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Conservative Protestant belief in the rapture

Introduction to the rapture:

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What is the rapture?

The Rapture is a future event expected by many -- perhaps most -- born-again Protestants. They are certain that they, alone, will engage in a mass migration in the near future. They believe that those born-again Christians who have died will have their bodies reconstituted and will ascend through the air, and meet Jesus Christ in the sky. This will be followed by a second mass migration of the born-again who are currently alive.

The word "Rapture" comes from the Latin word "Rapare" which means to take away or to snatch out. This would be a remarkable event. As it is described in Evangelical literature, pilots would disappear from planes, truck drivers from their trucks; people from automobiles, etc. Some born-again Christians believe that a family will be eating dinner, when some of the members will float upwards from their seats, pass through the roof and keep rising through the air towards Jesus.

An associated event is Christ's imminent return (also known as the "second coming" and "parousia"). This has been expected by many Christians for almost 2 millennia. It was described by the Greek word "parousia" (coming, arrival, presence) during the 1st century CE. Justin Martyr introduced the term "second coming" in the 2nd century.

Ever since Christ's death, many Christians have been expecting the second coming in their immediate future. Most Fundamentalist and other conservative Christians believe that The Rapture will occur when Christ first returns towards earth. Most believe that Christ will not actually land or stay on earth at this time; the "real" second coming will occur later, when he returns on a horse leading an army on horseback who will exterminate one third of the earth's population in a massive, bloody genocide. It will be numerically the largest mass extermination of humans in history. In terms of the percentage of humans to be killed in a genocide, it will be second only to the flood of Noah, which resulted in the deaths of every adult, child, infant and newborn on earth, with the exception of Noah and seven members of his immediate family.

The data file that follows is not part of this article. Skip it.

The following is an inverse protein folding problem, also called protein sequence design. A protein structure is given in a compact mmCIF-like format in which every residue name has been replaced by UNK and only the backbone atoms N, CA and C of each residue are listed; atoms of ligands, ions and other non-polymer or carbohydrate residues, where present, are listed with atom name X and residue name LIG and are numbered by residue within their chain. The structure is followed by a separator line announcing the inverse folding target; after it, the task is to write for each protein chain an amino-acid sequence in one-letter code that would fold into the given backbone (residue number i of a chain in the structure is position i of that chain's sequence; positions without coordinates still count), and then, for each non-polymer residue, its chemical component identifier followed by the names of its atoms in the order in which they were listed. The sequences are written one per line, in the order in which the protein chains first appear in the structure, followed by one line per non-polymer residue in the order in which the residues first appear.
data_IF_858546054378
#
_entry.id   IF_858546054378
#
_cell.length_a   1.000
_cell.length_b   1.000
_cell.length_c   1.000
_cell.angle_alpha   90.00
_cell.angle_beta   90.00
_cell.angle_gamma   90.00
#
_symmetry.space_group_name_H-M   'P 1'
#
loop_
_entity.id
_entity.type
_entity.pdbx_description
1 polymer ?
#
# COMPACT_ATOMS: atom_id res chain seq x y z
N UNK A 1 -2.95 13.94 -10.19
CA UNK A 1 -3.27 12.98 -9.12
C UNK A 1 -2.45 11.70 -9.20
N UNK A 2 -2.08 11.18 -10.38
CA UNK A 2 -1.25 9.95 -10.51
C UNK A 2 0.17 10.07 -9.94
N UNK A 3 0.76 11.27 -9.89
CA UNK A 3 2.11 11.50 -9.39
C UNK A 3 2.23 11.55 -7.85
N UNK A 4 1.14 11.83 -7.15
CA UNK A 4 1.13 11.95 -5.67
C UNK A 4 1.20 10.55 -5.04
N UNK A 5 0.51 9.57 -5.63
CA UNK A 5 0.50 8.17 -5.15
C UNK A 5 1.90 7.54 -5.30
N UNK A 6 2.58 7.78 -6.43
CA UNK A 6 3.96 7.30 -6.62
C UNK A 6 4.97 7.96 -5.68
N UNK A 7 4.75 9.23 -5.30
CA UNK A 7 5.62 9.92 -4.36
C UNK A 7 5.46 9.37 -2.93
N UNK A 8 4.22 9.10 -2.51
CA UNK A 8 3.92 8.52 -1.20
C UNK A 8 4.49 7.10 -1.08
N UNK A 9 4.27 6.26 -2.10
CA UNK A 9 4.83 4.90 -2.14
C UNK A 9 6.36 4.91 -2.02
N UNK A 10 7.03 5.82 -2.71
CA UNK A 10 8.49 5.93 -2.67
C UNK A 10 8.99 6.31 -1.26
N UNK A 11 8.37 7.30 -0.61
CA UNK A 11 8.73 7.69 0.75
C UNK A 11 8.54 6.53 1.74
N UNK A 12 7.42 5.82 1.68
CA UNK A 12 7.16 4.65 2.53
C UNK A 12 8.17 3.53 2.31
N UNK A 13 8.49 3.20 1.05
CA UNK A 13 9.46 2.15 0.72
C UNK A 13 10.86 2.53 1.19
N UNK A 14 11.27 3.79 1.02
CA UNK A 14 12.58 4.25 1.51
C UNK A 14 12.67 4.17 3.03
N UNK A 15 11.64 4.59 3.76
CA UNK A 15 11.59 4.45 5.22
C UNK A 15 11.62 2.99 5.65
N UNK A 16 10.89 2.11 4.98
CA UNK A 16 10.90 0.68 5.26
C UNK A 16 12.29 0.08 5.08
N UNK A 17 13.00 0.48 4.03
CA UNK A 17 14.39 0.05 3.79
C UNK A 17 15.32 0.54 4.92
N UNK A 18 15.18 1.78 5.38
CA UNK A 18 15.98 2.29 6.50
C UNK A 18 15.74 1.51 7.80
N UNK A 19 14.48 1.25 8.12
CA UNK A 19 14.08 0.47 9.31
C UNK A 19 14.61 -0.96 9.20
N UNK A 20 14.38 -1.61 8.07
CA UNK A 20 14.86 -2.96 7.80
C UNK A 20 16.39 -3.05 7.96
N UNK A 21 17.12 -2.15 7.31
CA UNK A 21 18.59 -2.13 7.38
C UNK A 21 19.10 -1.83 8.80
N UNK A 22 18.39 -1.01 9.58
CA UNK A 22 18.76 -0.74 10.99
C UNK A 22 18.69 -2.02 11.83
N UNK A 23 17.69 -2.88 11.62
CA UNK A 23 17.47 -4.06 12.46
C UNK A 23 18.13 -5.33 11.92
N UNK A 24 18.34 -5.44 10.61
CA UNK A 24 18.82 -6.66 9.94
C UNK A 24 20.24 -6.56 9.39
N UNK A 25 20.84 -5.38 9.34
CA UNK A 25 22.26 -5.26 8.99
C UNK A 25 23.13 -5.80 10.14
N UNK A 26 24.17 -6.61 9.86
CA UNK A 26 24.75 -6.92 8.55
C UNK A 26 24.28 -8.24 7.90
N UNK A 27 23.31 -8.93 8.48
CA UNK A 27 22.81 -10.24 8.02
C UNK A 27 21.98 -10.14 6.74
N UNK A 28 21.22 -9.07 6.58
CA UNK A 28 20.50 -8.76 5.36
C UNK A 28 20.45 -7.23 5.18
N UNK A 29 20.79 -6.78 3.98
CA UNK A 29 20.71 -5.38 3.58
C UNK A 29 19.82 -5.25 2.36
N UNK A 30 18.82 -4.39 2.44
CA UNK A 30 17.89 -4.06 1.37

The rapture concept is a relatively new belief. It is essentially ignored by most other Christian faith groups. It does not form a part of any other religion. It is dismissed by essentially all liberal Christian theologians. Many mainline and liberal Bible handbooks, commentaries, dictionaries and encyclopedia do not even list "rapture" in their indices.

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The main biblical passage supporting the rapture: 1 Thessalonians 4:16-18

In the King James Version of the Bible, the text reads:

1 Thessalonians 4:13-17: "But I would not have you to be ignorant, brethren, concerning them which are asleep, that ye sorrow not, even as others which have no hope. For if we believe that Jesus died and rose again, even so them also which sleep in Jesus will God bring with him. For this we say unto you by the word of the Lord, that we which are alive and remain unto the coming of the Lord shall not prevent them which are asleep. For the Lord himself shall descend from heaven with a shout, with the voice of the archangel, and with the trump of God: and the dead in Christ shall rise first: Then we which are alive and remain shall be caught up together with them in the clouds, to meet the Lord in the air: and so shall we ever be with the Lord."

This passage contains the main description of the rapture. This passage was written by St. Paul, circa 51 CE, when he was living in Corinth. It was addressed to the Christians at Thessalonica, capital of Macedonia. This was an early writing by St. Paul. If the Christian Scriptures (New Testament) were arranged in chronological order, 1 Thessalonians would be the first (or perhaps the second book, after Galatians).